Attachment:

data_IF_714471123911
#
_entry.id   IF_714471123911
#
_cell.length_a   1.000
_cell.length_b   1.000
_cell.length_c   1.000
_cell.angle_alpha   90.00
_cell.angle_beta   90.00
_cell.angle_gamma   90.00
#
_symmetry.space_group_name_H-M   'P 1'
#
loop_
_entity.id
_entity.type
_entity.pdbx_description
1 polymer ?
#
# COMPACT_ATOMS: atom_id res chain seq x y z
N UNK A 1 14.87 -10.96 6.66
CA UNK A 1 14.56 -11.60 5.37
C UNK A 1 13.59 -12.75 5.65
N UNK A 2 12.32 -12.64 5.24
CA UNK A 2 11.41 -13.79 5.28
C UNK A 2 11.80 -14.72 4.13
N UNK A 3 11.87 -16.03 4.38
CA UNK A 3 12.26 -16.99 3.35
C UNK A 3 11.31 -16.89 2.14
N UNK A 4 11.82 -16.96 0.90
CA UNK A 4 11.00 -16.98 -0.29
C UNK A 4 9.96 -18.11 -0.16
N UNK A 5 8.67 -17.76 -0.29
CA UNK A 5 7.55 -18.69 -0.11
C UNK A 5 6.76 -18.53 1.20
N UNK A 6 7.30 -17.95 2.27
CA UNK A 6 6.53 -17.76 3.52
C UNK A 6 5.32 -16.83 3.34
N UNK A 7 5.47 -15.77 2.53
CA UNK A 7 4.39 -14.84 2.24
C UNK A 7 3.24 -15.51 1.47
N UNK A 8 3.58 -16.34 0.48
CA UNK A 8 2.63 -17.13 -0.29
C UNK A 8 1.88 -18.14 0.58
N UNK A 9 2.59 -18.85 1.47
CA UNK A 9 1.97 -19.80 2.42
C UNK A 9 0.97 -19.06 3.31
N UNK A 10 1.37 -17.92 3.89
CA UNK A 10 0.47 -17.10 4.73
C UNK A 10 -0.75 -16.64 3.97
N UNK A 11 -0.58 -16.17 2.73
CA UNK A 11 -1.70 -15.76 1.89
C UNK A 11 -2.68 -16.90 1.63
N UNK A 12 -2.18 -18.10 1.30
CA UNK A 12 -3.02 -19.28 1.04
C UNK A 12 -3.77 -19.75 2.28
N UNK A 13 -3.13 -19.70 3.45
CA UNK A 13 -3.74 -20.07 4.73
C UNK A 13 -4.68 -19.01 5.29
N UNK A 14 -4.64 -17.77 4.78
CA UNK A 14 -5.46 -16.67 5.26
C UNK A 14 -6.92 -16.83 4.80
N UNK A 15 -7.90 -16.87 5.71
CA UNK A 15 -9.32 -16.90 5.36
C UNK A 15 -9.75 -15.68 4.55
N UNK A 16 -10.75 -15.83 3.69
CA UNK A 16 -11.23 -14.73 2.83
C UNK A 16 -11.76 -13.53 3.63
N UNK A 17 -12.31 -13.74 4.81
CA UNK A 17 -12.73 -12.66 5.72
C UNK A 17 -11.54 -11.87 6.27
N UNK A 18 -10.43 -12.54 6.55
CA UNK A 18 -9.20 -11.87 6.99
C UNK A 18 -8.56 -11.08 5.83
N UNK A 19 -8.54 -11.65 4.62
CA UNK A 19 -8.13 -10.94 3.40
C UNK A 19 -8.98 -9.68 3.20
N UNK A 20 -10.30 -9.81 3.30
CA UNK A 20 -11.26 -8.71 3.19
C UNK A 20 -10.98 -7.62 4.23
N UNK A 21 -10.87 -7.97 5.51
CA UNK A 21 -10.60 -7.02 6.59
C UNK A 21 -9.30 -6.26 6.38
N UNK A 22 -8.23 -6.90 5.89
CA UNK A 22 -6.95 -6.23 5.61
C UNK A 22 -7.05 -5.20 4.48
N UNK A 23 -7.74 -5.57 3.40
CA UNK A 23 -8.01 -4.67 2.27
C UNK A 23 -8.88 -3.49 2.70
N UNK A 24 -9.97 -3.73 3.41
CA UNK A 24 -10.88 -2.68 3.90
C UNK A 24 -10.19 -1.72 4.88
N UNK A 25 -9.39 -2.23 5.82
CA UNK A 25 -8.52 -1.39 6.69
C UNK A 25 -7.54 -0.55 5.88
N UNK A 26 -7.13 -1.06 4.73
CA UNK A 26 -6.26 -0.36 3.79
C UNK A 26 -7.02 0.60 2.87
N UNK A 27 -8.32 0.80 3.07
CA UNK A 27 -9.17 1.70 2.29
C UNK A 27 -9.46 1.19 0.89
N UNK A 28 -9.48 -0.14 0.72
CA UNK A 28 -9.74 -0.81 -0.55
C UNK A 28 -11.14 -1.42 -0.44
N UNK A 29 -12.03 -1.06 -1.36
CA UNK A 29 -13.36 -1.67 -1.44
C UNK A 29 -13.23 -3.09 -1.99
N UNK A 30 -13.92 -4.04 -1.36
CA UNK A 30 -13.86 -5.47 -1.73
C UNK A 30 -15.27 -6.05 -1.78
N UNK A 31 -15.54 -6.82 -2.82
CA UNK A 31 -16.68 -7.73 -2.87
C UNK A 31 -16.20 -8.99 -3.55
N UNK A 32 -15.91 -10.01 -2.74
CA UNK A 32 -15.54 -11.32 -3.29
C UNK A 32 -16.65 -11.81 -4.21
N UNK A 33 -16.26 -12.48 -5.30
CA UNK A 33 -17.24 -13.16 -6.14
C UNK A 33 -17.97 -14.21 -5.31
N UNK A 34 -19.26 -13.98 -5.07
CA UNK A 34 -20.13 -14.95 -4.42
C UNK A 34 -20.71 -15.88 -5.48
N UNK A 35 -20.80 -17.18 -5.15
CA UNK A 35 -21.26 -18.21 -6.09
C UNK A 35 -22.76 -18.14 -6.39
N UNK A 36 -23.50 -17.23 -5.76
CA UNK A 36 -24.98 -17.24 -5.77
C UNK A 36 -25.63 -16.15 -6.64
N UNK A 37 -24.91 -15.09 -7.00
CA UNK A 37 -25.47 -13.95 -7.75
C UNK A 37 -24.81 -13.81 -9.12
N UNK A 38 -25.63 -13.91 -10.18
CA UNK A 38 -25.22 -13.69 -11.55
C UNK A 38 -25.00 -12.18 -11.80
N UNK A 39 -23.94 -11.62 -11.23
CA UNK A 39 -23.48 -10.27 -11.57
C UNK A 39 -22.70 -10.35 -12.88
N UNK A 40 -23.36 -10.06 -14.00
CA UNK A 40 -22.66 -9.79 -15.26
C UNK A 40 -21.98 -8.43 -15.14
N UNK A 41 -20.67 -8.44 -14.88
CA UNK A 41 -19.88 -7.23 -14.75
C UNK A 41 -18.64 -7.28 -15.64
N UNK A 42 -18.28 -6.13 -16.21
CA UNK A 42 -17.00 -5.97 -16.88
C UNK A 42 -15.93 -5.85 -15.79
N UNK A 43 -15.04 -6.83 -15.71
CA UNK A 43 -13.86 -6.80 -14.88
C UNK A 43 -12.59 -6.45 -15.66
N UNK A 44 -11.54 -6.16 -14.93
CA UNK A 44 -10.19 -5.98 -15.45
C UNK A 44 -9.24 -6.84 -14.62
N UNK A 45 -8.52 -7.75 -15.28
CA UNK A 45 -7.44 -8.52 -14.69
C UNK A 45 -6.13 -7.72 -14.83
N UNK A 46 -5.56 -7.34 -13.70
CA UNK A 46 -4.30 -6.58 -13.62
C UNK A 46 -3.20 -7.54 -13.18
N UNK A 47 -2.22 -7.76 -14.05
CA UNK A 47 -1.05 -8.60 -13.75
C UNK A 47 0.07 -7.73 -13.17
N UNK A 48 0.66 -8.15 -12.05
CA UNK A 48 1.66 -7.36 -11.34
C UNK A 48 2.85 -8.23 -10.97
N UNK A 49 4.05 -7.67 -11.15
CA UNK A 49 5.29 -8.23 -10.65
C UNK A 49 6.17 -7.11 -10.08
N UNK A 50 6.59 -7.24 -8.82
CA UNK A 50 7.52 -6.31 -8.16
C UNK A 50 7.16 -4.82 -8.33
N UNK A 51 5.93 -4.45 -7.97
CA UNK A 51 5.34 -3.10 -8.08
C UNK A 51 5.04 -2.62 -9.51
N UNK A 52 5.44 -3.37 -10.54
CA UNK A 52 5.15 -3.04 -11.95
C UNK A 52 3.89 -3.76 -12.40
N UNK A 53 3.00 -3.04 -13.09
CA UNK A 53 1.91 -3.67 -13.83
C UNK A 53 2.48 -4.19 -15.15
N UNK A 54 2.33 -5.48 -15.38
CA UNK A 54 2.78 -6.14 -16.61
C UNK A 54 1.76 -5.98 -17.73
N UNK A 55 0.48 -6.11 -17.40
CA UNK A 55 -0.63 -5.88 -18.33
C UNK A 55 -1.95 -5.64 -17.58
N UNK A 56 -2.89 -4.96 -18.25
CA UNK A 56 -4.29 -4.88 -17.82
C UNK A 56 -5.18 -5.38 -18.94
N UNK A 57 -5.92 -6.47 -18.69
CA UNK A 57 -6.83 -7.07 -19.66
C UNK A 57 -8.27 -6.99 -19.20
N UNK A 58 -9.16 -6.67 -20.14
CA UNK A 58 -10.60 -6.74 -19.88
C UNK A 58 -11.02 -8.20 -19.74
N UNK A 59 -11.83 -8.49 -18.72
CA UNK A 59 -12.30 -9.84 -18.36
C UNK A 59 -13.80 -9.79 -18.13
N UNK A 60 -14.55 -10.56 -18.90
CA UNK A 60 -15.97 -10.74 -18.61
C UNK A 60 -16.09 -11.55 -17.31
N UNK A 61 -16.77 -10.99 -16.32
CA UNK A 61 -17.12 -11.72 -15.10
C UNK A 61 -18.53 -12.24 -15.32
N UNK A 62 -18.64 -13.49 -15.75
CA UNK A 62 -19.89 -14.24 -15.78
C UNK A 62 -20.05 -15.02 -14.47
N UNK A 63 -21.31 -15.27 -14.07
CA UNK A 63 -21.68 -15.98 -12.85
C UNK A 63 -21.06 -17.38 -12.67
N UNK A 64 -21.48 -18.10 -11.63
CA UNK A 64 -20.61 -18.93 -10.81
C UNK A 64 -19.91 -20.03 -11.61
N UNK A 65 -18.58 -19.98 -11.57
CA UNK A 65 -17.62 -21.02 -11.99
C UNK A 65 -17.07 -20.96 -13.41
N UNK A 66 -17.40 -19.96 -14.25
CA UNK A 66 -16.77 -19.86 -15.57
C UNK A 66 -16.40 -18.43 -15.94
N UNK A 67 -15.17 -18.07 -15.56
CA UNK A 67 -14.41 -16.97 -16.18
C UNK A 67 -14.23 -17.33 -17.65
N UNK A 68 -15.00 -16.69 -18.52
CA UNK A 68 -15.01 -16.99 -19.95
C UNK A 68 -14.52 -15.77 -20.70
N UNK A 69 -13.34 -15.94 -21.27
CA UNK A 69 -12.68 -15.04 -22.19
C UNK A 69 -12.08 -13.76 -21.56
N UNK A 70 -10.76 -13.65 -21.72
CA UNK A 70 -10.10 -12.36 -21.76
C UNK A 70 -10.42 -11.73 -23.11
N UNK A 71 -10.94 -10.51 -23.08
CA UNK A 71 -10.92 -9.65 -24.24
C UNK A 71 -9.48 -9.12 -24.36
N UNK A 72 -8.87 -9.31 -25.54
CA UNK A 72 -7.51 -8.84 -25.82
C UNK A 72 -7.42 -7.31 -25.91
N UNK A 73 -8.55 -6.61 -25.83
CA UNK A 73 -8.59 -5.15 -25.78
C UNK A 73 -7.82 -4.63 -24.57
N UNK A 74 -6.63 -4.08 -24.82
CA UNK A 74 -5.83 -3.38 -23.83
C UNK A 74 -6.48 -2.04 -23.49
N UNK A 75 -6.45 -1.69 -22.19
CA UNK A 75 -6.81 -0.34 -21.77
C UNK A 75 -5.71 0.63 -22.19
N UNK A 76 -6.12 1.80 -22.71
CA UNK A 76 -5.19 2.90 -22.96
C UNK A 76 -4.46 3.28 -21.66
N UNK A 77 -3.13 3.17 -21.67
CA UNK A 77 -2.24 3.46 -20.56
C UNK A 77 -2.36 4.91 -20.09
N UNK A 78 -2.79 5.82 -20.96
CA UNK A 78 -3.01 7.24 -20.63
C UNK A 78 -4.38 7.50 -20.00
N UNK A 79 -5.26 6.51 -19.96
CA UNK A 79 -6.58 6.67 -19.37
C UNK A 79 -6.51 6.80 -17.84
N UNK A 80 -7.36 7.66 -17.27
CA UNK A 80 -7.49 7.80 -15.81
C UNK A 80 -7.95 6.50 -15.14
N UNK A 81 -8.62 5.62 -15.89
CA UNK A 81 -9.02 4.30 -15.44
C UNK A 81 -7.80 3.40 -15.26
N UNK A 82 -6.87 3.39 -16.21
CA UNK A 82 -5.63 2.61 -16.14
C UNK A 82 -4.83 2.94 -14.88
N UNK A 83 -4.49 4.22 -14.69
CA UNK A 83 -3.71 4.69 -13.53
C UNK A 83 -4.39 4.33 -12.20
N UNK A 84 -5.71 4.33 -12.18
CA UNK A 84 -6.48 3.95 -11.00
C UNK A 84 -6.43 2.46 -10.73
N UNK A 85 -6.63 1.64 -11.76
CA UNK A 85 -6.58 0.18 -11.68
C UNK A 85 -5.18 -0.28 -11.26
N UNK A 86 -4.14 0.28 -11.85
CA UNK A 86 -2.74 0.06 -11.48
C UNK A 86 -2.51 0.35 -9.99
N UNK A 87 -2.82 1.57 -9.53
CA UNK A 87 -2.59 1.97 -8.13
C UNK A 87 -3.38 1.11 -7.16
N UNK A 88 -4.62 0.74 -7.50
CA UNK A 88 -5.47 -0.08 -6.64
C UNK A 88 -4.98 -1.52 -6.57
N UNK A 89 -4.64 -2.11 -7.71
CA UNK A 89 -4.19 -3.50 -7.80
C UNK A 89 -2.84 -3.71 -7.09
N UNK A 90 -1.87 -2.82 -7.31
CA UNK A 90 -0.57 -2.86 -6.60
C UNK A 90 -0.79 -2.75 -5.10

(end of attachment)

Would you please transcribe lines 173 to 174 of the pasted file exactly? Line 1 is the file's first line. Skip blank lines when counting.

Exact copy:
C UNK A 51 5.04 -2.62 -9.51
N UNK A 52 5.44 -3.37 -10.54